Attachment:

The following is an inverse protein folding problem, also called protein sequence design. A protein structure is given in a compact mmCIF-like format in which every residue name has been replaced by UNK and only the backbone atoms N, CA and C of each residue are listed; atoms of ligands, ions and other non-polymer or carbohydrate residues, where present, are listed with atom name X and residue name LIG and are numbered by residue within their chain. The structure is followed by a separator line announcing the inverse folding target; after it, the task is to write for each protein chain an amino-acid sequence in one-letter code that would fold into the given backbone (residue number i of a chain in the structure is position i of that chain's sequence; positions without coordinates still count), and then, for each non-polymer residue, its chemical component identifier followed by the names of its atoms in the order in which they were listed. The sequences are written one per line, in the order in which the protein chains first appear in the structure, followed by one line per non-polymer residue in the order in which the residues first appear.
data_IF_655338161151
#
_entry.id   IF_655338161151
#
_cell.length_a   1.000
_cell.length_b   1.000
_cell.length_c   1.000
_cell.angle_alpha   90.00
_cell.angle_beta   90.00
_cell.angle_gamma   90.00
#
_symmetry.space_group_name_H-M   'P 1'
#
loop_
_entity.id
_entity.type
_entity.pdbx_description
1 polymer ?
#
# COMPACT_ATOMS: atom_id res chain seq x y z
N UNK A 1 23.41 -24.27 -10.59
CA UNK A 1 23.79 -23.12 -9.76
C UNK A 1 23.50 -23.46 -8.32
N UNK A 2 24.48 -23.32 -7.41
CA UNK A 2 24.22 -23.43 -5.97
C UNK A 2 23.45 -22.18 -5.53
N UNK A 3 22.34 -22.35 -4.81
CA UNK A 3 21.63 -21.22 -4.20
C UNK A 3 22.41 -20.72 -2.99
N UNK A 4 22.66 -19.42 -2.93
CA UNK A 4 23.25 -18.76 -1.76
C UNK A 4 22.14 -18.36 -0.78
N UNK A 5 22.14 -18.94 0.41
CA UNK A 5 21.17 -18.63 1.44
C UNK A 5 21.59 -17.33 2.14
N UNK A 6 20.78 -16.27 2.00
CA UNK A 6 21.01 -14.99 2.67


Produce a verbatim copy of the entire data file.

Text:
The following is an inverse protein folding problem, also called protein sequence design. A protein structure is given in a compact mmCIF-like format in which every residue name has been replaced by UNK and only the backbone atoms N, CA and C of each residue are listed; atoms of ligands, ions and other non-polymer or carbohydrate residues, where present, are listed with atom name X and residue name LIG and are numbered by residue within their chain. The structure is followed by a separator line announcing the inverse folding target; after it, the task is to write for each protein chain an amino-acid sequence in one-letter code that would fold into the given backbone (residue number i of a chain in the structure is position i of that chain's sequence; positions without coordinates still count), and then, for each non-polymer residue, its chemical component identifier followed by the names of its atoms in the order in which they were listed. The sequences are written one per line, in the order in which the protein chains first appear in the structure, followed by one line per non-polymer residue in the order in which the residues first appear.
data_IF_655338161151
#
_entry.id   IF_655338161151
#
_cell.length_a   1.000
_cell.length_b   1.000
_cell.length_c   1.000
_cell.angle_alpha   90.00
_cell.angle_beta   90.00
_cell.angle_gamma   90.00
#
_symmetry.space_group_name_H-M   'P 1'
#
loop_
_entity.id
_entity.type
_entity.pdbx_description
1 polymer ?
#
# COMPACT_ATOMS: atom_id res chain seq x y z
N UNK A 1 23.41 -24.27 -10.59
CA UNK A 1 23.79 -23.12 -9.76
C UNK A 1 23.50 -23.46 -8.32
N UNK A 2 24.48 -23.32 -7.41
CA UNK A 2 24.22 -23.43 -5.97
C UNK A 2 23.45 -22.18 -5.53
N UNK A 3 22.34 -22.35 -4.81
CA UNK A 3 21.63 -21.22 -4.20
C UNK A 3 22.41 -20.72 -2.99
N UNK A 4 22.66 -19.42 -2.93
CA UNK A 4 23.25 -18.76 -1.76
C UNK A 4 22.14 -18.36 -0.78
N UNK A 5 22.14 -18.94 0.41
CA UNK A 5 21.17 -18.63 1.44
C UNK A 5 21.59 -17.33 2.14
N UNK A 6 20.78 -16.27 2.00
CA UNK A 6 21.01 -14.99 2.67